Bodie Lighthouse

The Northern Sentry of the
Cape Hatteras National Seashore

The Bodie Lighthouse

Bodie Lighthouse Facts:

Height of Tower: 165 Feet, 156 feet to focal point

Year completed: 1872

Signal Distance 19 Nautical Miles

Signal Pattern: White 2.5 seconds on, 2.5 seconds off, 2.5 seconds on and 22.5 seconds eclipse with 2 cycles each minute.





The Bodie Lighthouse and house

Bodie Island Lighthouse is located in the northern part of the Cape Hatteras National Seashore in Nags Head between Currituck Lighthouse and Cape Hatteras Lighthouse. This was the second lighthouse my mom and I visited, and it turned out to be my favorite lighthouse we saw that day.

The current tower is actually the third Bodie lighthouse to stand. The first tower was built poorly and subsequently started sinking. It was then abandoned. The second tower was destroyed by Confederate troops in 1861 in a desperate attempt to divest the Union Navy of a navigational tool for its ships. The tower that currently stands was built in 1870, a little after the Cape Hatteras lighthouse was completed.

A sign in The Bodie Lighthouse

Bodie is beautiful in and of itself, but I think the location of the tower and the surrounding area is what truly hooked me. I felt like I had stepped back in time and into a different world. Bodie lighthouse is located in a remote part of the Outer Banks and is nestled in the Cape Hatteras National Seashore. For anyone who knows the Outer Banks well, you know there are no other buildings in this seashore. Bodie’s remoteness really helps you appreciate this tower. I was awestruck.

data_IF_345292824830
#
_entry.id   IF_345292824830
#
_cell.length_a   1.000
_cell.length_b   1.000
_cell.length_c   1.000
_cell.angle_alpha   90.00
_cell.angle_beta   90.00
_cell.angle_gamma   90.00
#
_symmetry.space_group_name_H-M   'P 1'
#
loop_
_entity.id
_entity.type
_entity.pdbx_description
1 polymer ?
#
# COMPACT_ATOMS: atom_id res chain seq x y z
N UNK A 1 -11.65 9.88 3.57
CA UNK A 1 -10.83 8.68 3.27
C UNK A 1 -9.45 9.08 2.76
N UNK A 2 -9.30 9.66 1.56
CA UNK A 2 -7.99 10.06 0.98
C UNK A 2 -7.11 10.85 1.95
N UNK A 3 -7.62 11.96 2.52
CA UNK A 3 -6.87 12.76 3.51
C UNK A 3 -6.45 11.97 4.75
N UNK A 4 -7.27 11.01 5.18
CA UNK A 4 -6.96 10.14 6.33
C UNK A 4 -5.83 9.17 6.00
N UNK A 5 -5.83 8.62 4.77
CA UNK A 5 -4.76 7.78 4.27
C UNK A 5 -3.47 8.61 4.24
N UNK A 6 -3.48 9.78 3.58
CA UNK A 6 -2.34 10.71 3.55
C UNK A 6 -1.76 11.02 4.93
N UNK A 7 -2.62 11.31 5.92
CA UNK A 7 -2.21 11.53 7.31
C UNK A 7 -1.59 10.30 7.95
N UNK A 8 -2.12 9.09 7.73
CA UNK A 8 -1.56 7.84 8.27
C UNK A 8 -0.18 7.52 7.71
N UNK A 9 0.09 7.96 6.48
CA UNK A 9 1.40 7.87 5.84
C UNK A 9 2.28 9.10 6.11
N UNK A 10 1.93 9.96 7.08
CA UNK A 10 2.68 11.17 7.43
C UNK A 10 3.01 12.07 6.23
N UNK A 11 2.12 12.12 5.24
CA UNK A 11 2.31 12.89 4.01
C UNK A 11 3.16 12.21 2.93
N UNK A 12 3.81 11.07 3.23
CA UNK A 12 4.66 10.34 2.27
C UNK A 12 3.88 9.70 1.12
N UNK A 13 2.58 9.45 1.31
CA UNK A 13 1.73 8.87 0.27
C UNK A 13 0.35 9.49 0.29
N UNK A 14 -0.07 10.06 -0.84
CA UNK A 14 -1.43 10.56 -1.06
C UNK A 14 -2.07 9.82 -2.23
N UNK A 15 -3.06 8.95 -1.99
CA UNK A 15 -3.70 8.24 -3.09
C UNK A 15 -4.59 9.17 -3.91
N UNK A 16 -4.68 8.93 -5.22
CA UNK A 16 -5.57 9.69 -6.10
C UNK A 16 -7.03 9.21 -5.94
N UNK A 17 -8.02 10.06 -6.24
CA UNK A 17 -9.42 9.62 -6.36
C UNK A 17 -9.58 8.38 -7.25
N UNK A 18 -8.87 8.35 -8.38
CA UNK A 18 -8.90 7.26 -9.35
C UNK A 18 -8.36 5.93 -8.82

The interior of the Bodie Lighthouse

I remember pulling up to Bodie lighthouse and being giddy with excitement. I couldn’t wait to climb to the top and see the view this beautiful lighthouse had to offer. You could imagine my sense of disappointment when my mom and I walked up to climb Bodie and found this great tower locked.

The staircase leading to the light area in the Bodie Lighthouse

Unfortunately Bodie is in need of restoration, so therefore no one can climb it. I remember being unable to comprehend how or why I couldn’t climb it. The park ranger opened the door for us since my mom and I were the only ones there at the time. We could look up the staircase and I remember wanting so badly to climb it. The ranger told us that they had not raised enough money to restore Bodie yet and that they were hoping to have it finished in 2008. It being 2003 at the time, I couldn’t get over how long I had to wait to be able to climb this mysterious tower.

Laura outside the Bodie house

Fast-forward to 2008, and my mom and I with my sister in tow, pulled up to Bodie once more. Again, I was giddy with excitement and was anxious to finally be able to climb up “Bo Bo.” (Yes, I had nicknamed my favorite lighthouse.) We walked up to Bodie and I could feel my palms sweating. I couldn’t believe I was going to finally be able to see what Bodie had to offer. To my great disappointment, Bodie was still locked and visitors still couldn’t climb the tower. I sought out a park ranger and questioned him and to my great dismay, they still hadn’t raised enough money for the restoration. So, the great mystery of Bodie lighthouse still eludes me.

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